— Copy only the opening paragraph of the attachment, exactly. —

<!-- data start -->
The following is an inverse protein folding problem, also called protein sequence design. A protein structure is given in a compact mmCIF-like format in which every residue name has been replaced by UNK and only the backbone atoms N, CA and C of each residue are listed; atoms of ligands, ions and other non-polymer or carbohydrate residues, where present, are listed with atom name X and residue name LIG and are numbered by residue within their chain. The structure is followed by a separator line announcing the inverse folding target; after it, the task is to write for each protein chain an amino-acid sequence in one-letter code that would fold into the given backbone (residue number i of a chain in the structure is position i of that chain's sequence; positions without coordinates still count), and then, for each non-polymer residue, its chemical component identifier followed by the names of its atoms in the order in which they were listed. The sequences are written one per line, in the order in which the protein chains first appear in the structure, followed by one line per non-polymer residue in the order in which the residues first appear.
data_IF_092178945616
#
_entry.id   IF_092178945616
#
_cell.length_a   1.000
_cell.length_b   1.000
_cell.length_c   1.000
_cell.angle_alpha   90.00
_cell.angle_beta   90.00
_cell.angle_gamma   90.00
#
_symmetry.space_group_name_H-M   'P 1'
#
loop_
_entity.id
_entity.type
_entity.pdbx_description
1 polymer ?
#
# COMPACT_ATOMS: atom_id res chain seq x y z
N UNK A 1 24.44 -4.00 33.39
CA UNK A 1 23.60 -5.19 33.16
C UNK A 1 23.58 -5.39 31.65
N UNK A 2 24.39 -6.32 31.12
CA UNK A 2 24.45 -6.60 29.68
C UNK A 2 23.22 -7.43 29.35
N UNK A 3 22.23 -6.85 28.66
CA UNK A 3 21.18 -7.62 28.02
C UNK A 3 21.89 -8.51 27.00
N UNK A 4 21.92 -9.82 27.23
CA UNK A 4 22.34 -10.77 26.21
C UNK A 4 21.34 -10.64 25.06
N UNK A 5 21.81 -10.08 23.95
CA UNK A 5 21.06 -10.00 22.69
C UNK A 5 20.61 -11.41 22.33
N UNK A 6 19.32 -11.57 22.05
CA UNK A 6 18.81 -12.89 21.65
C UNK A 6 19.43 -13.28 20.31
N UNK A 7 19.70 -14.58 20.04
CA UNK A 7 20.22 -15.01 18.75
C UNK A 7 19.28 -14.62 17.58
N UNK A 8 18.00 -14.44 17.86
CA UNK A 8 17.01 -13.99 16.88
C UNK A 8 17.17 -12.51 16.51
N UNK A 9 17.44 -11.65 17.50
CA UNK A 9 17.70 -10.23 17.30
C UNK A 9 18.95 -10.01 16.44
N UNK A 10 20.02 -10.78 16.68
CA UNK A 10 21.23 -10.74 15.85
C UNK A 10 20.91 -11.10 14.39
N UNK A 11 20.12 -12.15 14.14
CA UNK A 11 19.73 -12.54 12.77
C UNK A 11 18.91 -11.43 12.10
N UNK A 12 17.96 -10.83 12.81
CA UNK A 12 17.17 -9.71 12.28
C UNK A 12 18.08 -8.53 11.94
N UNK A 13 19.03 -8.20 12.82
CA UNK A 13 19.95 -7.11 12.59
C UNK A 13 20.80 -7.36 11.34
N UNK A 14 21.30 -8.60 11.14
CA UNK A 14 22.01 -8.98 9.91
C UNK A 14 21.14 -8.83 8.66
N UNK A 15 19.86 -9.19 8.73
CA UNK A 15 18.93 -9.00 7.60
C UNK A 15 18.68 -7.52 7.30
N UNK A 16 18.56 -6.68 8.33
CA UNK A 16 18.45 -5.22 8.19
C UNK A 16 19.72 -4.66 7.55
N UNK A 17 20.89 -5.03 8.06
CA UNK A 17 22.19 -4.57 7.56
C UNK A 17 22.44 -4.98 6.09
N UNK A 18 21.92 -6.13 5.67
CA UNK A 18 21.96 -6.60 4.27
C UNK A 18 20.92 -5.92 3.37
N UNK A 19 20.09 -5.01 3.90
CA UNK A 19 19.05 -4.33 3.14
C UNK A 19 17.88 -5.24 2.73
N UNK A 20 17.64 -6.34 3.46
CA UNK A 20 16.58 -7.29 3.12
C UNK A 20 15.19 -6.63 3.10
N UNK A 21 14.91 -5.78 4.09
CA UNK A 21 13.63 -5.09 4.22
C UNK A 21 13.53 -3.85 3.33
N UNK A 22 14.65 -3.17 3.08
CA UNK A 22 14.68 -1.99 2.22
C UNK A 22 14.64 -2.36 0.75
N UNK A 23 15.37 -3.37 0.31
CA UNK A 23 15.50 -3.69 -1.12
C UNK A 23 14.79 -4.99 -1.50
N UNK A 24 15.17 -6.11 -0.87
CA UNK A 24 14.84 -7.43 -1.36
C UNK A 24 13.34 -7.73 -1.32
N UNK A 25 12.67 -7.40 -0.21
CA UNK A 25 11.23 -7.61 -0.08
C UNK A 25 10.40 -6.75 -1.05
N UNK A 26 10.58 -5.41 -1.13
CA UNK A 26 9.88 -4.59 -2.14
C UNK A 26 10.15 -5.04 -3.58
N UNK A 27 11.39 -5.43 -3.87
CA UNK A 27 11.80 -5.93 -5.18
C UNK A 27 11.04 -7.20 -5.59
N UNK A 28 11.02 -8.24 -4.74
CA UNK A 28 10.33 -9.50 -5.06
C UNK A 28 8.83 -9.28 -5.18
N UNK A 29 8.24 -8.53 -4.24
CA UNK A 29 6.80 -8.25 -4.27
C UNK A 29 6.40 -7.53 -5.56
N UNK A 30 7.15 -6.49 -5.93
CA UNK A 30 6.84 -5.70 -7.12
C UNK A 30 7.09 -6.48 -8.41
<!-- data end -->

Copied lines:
The following is an inverse protein folding problem, also called protein sequence design. A protein structure is given in a compact mmCIF-like format in which every residue name has been replaced by UNK and only the backbone atoms N, CA and C of each residue are listed; atoms of ligands, ions and other non-polymer or carbohydrate residues, where present, are listed with atom name X and residue name LIG and are numbered by residue within their chain. The structure is followed by a separator line announcing the inverse folding target; after it, the task is to write for each protein chain an amino-acid sequence in one-letter code that would fold into the given backbone (residue number i of a chain in the structure is position i of that chain's sequence; positions without coordinates still count), and then, for each non-polymer residue, its chemical component identifier followed by the names of its atoms in the order in which they were listed. The sequences are written one per line, in the order in which the protein chains first appear in the structure, followed by one line per non-polymer residue in the order in which the residues first appear.